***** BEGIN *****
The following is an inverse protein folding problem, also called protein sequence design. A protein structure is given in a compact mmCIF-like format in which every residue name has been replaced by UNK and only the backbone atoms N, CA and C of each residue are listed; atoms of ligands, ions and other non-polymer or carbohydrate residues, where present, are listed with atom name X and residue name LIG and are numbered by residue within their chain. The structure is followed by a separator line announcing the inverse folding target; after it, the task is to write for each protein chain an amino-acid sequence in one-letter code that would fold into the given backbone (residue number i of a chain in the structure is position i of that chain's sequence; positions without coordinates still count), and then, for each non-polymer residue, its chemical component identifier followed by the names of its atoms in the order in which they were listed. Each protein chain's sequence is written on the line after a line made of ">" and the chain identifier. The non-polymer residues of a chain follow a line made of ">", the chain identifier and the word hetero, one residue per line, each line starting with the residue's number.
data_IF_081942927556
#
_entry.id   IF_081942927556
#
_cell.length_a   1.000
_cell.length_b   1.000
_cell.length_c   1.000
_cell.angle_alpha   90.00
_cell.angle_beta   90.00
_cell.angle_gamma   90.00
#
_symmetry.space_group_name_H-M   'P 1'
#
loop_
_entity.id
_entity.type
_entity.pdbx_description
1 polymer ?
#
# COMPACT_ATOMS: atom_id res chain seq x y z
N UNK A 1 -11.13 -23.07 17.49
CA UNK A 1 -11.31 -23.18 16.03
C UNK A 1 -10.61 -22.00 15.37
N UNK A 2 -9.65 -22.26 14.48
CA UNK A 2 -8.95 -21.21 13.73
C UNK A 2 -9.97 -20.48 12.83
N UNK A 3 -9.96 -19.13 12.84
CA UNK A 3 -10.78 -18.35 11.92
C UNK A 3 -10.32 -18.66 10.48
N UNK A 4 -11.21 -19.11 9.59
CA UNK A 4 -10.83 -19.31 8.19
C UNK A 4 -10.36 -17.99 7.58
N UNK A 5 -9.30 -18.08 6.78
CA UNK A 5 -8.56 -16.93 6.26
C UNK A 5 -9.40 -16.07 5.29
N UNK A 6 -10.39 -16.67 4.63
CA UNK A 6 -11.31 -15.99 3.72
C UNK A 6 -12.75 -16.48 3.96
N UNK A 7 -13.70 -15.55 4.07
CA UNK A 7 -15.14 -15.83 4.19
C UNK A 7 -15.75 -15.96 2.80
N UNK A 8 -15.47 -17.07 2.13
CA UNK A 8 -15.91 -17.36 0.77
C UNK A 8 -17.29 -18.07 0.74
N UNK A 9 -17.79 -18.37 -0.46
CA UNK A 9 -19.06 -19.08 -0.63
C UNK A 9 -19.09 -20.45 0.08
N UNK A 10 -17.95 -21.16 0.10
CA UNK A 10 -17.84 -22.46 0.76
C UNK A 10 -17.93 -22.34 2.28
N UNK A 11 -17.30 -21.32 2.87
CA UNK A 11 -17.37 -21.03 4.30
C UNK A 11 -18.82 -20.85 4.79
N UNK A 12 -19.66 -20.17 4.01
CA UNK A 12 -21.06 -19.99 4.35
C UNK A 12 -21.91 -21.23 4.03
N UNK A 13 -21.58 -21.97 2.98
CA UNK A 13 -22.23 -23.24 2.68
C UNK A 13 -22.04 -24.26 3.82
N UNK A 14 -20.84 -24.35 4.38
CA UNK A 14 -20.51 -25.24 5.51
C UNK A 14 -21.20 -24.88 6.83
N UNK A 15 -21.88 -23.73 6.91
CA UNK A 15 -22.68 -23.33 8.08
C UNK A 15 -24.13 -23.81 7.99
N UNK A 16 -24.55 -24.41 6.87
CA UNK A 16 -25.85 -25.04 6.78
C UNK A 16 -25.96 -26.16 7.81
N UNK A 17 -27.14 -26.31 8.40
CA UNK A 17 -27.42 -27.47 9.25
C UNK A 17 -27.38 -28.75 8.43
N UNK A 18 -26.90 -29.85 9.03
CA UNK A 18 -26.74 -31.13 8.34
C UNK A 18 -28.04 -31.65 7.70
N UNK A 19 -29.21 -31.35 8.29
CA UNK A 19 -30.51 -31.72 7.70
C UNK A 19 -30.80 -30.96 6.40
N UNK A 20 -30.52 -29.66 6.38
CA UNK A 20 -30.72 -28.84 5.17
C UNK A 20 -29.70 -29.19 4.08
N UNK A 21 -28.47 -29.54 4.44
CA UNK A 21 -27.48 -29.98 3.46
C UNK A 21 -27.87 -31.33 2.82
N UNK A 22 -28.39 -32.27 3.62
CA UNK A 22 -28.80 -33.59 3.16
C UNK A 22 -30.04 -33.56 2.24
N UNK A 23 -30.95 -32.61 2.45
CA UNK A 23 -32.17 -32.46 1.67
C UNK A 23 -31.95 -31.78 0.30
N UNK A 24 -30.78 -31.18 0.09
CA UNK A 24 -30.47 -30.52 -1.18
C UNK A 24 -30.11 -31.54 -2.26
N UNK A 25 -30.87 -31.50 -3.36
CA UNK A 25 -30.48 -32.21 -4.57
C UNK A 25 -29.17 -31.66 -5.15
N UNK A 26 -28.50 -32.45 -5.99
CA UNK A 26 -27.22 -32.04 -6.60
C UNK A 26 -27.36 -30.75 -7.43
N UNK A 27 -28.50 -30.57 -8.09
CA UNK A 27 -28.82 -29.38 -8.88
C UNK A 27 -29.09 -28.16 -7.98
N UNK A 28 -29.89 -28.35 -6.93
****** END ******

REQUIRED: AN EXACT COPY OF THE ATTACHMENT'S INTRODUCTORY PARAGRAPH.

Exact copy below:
The following is an inverse protein folding problem, also called protein sequence design. A protein structure is given in a compact mmCIF-like format in which every residue name has been replaced by UNK and only the backbone atoms N, CA and C of each residue are listed; atoms of ligands, ions and other non-polymer or carbohydrate residues, where present, are listed with atom name X and residue name LIG and are numbered by residue within their chain. The structure is followed by a separator line announcing the inverse folding target; after it, the task is to write for each protein chain an amino-acid sequence in one-letter code that would fold into the given backbone (residue number i of a chain in the structure is position i of that chain's sequence; positions without coordinates still count), and then, for each non-polymer residue, its chemical component identifier followed by the names of its atoms in the order in which they were listed. Each protein chain's sequence is written on the line after a line made of ">" and the chain identifier. The non-polymer residues of a chain follow a line made of ">", the chain identifier and the word hetero, one residue per line, each line starting with the residue's number.